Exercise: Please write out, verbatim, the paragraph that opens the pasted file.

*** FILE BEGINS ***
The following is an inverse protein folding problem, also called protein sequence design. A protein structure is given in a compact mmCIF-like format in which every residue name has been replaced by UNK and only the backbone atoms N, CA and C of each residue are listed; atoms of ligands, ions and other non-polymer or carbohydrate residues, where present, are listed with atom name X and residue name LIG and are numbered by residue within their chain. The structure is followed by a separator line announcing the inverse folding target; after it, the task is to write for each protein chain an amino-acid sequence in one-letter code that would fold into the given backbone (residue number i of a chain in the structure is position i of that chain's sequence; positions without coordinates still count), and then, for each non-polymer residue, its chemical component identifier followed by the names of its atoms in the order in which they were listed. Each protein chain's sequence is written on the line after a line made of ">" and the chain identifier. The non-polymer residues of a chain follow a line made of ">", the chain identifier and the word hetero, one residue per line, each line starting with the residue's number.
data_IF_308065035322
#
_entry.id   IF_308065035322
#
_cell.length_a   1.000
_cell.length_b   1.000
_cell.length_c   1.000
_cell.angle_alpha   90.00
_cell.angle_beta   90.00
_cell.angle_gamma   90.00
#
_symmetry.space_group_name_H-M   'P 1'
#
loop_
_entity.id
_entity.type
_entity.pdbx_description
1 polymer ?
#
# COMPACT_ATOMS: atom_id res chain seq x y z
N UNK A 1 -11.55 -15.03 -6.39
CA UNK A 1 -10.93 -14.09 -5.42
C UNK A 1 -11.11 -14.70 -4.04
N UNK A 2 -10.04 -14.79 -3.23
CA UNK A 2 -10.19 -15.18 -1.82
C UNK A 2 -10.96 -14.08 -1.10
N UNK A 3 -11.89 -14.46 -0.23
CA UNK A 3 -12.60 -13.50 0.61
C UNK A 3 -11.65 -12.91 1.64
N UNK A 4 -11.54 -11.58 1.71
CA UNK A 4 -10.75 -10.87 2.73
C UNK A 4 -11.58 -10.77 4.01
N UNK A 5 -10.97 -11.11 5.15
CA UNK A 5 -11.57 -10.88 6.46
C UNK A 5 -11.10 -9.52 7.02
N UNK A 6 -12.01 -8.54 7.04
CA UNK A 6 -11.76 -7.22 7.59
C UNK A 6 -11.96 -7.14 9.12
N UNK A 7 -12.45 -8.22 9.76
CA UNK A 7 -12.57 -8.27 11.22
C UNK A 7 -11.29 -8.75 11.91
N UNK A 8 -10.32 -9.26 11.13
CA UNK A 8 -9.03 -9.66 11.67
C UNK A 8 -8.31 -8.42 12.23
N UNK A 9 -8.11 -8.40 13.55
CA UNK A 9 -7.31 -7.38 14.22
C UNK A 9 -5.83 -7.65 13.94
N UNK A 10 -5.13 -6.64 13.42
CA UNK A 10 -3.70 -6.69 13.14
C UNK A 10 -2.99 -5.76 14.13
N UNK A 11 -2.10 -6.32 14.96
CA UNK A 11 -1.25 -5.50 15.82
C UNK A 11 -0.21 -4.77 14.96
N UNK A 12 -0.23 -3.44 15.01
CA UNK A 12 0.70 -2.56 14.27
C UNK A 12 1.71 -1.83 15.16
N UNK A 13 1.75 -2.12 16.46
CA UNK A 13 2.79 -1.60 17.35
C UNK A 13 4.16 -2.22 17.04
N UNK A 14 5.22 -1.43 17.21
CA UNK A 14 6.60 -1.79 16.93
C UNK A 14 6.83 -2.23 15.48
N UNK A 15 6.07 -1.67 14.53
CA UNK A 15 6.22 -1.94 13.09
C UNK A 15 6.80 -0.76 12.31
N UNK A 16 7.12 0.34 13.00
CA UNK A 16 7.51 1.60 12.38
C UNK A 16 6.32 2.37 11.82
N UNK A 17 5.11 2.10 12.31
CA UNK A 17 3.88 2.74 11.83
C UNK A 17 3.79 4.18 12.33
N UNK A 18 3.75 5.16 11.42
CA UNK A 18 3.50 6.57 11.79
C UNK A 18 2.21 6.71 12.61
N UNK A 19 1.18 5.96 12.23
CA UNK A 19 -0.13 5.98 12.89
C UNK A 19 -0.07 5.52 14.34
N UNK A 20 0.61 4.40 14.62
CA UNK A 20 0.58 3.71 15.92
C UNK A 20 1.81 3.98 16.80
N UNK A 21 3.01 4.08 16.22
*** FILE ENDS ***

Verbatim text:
The following is an inverse protein folding problem, also called protein sequence design. A protein structure is given in a compact mmCIF-like format in which every residue name has been replaced by UNK and only the backbone atoms N, CA and C of each residue are listed; atoms of ligands, ions and other non-polymer or carbohydrate residues, where present, are listed with atom name X and residue name LIG and are numbered by residue within their chain. The structure is followed by a separator line announcing the inverse folding target; after it, the task is to write for each protein chain an amino-acid sequence in one-letter code that would fold into the given backbone (residue number i of a chain in the structure is position i of that chain's sequence; positions without coordinates still count), and then, for each non-polymer residue, its chemical component identifier followed by the names of its atoms in the order in which they were listed. Each protein chain's sequence is written on the line after a line made of ">" and the chain identifier. The non-polymer residues of a chain follow a line made of ">", the chain identifier and the word hetero, one residue per line, each line starting with the residue's number.